While I no longer offer one-on-one consulting because I have chosen to dedicate my time and energy towards helping my Play Cafe Academy students achieve success in their businesses, I do still peek at the occasional business plan that comes across my “virtual” desk.

The reason I am still able (and willing!) to do this is because I can typically glance at some key areas and get a quick gauge on whether or not the prospective owner has done thorough research and if they have realistic expectations.

While I don’t review every plan in-depth (unless you’re one of my students), I wanted to share with all of the play-cafe hopefuls out there the few key sections I look at first and usually have some immediate feedback on.

5 Reasons to Book an Indoor Summer Birthday Party for your Child

5 Reasons to Book an Indoor Summer Birthday Party for your Child

If you live in an area like we do in Western New York with beautifully hot summers and cold snowy winters, you’ll know that your options for your child’s birthday party are largely dependent on the weather.

As an August baby, we always had small family parties outside at my house. But, with sons born in November and March, we are always left to book an indoor venue for their celebrations, if we chose to have them that year. While those with children with summer birthdays may seem lucky to have so many choices at their disposal, it can also often feel overwhelming.

While at Climbing Vines Cafe and Play may be biased since we host indoor parties, I wanted to share with you the 5 most common reasons we hear from previous party clients to book indoor summer birthdays with us. To them, the stress-free nature of the indoor summer party is a no-brainer, and they’re not looking back! After their first indoor summer party, they continue hosting with us year after year.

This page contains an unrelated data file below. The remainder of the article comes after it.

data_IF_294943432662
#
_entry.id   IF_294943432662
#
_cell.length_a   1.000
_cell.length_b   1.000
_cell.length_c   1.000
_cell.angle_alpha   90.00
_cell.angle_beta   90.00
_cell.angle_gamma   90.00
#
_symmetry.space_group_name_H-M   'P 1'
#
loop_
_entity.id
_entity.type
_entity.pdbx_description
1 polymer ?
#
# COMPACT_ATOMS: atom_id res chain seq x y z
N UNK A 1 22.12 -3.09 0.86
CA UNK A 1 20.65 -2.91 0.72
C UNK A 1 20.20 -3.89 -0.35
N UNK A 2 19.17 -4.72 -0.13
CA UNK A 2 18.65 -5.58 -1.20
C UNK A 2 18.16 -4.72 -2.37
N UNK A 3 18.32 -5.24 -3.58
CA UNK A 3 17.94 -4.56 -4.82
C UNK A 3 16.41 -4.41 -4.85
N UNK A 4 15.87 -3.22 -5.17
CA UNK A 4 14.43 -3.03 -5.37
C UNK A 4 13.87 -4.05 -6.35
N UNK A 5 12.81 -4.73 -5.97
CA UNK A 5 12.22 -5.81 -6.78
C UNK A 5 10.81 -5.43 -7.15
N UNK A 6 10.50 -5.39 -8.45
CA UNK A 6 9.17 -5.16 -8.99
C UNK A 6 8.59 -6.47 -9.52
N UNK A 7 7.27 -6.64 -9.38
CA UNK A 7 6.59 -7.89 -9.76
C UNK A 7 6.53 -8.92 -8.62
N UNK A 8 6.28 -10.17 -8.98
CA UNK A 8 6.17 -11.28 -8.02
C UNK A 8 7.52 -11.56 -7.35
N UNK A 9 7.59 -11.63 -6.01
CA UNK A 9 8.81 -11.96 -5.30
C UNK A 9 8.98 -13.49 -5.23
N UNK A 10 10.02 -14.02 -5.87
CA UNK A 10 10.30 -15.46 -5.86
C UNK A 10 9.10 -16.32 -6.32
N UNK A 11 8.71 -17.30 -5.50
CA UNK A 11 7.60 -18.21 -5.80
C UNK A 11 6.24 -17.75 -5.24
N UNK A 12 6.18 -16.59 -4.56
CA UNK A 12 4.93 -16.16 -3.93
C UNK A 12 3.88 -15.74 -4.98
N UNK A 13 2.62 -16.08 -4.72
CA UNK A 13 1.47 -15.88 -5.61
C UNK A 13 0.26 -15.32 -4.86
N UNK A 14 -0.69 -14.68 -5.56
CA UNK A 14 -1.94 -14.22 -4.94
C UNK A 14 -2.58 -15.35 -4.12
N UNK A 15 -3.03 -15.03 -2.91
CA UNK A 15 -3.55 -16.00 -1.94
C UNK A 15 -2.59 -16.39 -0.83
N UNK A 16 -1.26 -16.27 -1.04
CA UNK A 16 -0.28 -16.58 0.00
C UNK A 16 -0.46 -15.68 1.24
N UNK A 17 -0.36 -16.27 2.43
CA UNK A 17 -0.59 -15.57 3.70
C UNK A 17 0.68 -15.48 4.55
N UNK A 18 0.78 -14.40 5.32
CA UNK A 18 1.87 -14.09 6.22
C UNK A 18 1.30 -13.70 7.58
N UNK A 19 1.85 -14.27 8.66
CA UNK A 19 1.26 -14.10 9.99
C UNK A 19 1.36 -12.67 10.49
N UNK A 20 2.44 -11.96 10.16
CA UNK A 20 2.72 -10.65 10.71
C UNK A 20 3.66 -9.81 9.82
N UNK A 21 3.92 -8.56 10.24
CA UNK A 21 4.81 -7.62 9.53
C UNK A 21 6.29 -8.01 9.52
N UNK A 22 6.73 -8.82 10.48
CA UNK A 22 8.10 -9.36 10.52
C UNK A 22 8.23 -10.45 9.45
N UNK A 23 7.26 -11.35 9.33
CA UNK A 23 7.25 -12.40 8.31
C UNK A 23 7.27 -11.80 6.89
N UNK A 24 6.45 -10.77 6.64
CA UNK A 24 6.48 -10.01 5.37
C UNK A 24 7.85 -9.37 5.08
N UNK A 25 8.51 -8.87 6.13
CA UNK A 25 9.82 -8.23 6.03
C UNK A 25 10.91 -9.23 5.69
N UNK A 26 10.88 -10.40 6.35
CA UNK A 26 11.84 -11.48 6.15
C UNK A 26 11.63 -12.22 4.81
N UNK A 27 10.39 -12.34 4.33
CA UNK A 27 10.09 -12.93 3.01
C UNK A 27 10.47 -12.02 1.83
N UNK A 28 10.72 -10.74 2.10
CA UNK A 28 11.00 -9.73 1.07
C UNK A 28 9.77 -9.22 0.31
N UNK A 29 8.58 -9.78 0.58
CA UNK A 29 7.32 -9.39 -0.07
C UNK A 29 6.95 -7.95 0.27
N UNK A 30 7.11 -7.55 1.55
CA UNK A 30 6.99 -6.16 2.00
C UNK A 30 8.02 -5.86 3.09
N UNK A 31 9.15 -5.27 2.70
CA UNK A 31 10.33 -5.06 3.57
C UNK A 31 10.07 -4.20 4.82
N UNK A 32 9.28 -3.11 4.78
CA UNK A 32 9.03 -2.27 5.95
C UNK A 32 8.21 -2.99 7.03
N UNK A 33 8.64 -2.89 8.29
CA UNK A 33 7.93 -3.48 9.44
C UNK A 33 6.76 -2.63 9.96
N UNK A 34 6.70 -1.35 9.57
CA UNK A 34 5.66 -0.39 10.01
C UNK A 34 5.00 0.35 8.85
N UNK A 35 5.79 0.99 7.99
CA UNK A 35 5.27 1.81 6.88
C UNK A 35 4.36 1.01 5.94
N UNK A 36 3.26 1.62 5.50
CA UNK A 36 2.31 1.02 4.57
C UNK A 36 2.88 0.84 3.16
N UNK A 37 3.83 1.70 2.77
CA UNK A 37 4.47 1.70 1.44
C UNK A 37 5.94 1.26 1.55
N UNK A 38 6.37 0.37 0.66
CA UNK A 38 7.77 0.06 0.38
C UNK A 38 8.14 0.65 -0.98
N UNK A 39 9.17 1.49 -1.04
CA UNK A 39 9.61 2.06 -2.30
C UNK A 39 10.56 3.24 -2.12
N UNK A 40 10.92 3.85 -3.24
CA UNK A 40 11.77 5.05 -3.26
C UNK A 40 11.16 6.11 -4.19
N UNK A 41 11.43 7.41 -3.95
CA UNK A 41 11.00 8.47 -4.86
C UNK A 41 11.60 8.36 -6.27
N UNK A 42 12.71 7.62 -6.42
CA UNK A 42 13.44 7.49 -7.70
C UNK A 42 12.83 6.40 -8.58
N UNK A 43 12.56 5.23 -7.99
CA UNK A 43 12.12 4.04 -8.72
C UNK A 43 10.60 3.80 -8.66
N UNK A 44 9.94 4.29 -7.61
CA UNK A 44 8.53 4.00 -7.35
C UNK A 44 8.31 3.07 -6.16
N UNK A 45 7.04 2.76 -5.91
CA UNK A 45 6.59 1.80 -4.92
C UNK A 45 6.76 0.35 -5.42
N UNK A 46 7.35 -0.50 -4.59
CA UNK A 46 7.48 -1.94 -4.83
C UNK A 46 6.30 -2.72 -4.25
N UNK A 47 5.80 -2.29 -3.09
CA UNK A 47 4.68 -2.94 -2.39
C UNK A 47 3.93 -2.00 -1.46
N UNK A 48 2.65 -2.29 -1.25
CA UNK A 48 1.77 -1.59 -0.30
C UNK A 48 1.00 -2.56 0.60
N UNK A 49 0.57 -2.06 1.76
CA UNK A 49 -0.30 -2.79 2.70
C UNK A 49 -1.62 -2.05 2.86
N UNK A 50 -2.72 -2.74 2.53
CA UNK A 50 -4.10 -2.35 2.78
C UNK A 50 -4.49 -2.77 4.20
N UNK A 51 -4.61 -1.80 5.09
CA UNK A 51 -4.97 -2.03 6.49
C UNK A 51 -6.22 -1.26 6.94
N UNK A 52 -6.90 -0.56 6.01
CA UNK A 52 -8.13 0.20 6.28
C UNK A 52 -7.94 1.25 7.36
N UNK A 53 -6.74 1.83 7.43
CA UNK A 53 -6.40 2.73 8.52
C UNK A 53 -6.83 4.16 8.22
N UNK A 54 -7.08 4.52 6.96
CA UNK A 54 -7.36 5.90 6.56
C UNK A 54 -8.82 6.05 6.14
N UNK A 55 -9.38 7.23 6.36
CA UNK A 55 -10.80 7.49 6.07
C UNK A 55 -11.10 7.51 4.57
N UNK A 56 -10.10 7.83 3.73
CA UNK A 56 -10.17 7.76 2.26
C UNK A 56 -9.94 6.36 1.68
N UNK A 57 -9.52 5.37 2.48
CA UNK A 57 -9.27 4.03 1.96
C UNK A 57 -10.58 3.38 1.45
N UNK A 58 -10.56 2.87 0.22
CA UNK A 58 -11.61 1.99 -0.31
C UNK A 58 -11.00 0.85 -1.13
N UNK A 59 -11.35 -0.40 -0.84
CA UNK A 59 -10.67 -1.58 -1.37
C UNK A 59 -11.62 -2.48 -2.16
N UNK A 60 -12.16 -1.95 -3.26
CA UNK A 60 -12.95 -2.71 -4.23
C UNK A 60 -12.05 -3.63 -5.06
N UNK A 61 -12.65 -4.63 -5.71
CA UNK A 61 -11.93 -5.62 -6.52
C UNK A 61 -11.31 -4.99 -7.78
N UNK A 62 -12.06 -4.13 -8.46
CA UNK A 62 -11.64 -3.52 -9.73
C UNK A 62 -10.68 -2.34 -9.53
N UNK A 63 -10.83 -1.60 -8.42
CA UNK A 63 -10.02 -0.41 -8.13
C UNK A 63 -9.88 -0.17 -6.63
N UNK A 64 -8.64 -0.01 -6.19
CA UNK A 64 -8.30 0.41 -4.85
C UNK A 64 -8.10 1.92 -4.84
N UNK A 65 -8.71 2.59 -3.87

5 Things I Still Do Myself in My Indoor Playground Business

5 Things I Still Do Myself in My Indoor Playground Business

In an earlier blog post, I discussed the 7 things I no longer do in my indoor playground business as I have grown and matured as a business owner.

I referenced Michael Hyatt, who, in many of his books and programs continuously refers to designing your ideal days and weeks as “the desire zone.” Operating within your desire zone, as he describes it, simply means you are spending the bulk of your time doing what you both love AND are good at.
While there are many tasks I cut completely and some I delegate to better-suited team members, there are several duties that still lie within my “desire zone,” and that I feel are important for me to handle personally.  While this is constantly shifting as my priorities (both professionally and personally) evolve, these are 5 of the tasks that I’m not giving up just yet as a business owner.

7 Things I did the First Year of Owning My Indoor Playground Business that I DON’T Do Now

7 Things I did the First Year of Owning My Indoor Playground Business that I DON’T Do Now

As I have grown and matured as a business owner, one of the most important things I have learned is what to spend my time and energy on, and what I am better off delegating.  Michael Hyatt, in many of his books and programs, continuously refers to “the desire zone” when it comes to designing your ideal days and weeks. Operating within your desire zone simply means you are spending the bulk of your time doing what you both love AND are good at.

For me, a great example of something I was doing that was OUTSIDE of my desire zone was payroll and bookkeeping. I neither enjoyed these tasks nor did them efficiently. Hiring a bookkeeper and accountant was expensive, which is why I held off on making the hire for so long, but once I did offload those tasks, the benefit I brought to my business and the additional sales I generated as a result made it well worth the investment.